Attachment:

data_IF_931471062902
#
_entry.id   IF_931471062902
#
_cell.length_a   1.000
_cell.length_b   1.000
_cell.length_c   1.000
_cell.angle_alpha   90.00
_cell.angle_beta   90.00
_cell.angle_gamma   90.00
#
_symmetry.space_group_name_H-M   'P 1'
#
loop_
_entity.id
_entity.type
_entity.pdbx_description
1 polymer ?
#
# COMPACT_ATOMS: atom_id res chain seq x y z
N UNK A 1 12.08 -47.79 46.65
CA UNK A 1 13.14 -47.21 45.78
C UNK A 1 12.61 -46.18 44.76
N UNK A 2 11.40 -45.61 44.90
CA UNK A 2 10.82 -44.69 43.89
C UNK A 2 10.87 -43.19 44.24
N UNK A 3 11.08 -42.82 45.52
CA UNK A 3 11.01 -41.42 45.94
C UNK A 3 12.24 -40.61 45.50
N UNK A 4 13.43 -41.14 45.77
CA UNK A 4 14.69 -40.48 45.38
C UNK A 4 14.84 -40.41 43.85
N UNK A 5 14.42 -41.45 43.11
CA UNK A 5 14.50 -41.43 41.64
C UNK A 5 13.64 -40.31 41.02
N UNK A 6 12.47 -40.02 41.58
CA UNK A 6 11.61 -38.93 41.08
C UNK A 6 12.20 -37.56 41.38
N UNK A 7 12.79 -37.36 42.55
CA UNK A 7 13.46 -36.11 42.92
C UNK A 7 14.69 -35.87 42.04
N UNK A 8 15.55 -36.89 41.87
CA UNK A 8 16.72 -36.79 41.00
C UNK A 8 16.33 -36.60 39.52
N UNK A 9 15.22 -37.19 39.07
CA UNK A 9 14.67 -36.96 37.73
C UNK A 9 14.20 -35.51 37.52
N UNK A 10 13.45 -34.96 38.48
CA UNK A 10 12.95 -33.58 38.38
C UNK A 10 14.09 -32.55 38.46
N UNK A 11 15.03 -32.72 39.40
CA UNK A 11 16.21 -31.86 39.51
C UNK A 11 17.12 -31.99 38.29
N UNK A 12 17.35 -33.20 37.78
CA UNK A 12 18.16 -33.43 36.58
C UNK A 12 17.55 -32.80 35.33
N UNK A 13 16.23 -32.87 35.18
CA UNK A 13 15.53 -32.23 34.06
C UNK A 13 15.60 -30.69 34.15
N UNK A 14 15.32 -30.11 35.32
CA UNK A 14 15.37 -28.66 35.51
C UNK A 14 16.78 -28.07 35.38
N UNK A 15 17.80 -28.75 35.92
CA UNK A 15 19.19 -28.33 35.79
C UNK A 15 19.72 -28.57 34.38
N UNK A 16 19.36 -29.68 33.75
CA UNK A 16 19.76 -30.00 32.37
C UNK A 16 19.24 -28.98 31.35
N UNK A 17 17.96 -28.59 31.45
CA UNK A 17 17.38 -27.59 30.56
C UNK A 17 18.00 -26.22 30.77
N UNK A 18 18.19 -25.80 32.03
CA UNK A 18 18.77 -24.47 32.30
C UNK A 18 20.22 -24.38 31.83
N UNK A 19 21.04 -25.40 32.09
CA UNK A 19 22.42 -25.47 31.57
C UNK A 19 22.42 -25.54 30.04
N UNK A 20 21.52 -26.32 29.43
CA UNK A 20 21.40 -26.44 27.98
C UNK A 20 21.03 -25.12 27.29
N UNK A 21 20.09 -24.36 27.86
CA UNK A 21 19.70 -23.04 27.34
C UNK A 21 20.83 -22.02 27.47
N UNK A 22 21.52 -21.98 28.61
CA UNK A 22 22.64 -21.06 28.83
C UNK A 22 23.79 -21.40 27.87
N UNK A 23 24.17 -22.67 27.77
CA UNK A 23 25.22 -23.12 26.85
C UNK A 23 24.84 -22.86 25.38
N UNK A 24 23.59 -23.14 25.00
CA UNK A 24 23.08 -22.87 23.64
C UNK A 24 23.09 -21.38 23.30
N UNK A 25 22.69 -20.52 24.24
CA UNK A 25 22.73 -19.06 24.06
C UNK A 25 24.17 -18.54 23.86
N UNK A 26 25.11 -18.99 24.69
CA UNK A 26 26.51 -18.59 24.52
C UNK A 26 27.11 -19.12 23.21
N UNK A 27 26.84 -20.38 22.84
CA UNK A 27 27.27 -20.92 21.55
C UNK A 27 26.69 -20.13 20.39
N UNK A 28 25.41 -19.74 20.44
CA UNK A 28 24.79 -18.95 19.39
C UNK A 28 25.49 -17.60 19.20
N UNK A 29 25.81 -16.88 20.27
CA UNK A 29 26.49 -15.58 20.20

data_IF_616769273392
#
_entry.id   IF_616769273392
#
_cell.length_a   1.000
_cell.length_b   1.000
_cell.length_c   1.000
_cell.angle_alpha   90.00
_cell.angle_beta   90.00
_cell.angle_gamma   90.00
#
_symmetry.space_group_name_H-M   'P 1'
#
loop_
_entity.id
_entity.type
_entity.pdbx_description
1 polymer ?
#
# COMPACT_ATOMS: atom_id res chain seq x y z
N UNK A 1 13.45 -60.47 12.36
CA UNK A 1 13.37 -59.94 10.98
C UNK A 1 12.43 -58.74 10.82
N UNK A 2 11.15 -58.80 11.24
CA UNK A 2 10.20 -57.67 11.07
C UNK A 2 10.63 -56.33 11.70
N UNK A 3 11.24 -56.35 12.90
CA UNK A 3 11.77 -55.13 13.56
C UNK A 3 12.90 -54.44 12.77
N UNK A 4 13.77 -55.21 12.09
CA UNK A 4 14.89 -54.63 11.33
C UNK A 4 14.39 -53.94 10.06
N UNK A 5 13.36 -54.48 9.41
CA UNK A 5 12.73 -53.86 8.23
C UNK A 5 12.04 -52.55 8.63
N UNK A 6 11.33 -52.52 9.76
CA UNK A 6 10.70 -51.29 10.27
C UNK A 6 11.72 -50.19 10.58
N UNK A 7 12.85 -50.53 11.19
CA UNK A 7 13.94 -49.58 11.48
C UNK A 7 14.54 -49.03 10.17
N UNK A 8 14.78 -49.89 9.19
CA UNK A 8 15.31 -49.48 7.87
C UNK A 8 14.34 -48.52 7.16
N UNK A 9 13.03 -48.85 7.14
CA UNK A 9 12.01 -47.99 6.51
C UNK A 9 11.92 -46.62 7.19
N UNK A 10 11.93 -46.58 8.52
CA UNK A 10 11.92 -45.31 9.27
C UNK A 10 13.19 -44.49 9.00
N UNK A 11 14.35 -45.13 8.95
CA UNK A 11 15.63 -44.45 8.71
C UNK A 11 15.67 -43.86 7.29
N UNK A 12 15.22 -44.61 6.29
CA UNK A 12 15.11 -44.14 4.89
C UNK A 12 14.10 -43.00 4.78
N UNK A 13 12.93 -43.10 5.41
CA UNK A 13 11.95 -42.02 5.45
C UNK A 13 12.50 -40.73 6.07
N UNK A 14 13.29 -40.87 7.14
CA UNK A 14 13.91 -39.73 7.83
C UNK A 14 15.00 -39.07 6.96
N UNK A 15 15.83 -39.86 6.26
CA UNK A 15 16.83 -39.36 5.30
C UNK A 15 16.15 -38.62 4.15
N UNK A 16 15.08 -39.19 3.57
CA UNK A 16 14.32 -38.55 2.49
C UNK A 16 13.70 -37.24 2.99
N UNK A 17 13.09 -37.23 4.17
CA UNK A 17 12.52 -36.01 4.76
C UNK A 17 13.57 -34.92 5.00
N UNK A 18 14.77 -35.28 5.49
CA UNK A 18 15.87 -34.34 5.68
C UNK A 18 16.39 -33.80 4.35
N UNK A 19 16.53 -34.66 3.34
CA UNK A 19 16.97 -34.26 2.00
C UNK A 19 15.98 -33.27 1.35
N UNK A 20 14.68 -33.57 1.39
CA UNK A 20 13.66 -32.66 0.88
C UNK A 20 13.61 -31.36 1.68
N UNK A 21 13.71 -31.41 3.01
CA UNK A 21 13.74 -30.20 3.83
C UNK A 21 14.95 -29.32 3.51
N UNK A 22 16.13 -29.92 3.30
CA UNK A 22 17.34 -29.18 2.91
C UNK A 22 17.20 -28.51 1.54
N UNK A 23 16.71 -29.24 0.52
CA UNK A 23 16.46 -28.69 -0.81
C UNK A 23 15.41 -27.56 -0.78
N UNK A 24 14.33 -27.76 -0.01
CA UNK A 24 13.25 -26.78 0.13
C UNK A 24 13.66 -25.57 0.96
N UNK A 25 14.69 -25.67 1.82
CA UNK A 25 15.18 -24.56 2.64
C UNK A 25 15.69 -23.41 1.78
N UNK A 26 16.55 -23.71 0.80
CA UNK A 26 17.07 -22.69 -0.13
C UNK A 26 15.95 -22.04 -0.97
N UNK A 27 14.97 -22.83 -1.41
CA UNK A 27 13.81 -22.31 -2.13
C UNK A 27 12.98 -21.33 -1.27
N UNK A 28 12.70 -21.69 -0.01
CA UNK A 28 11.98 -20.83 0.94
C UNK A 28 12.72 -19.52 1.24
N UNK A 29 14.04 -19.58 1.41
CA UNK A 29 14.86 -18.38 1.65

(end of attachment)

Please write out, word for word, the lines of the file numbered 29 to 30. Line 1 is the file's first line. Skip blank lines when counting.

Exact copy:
C UNK A 3 12.24 -40.61 45.50
N UNK A 4 13.43 -41.14 45.77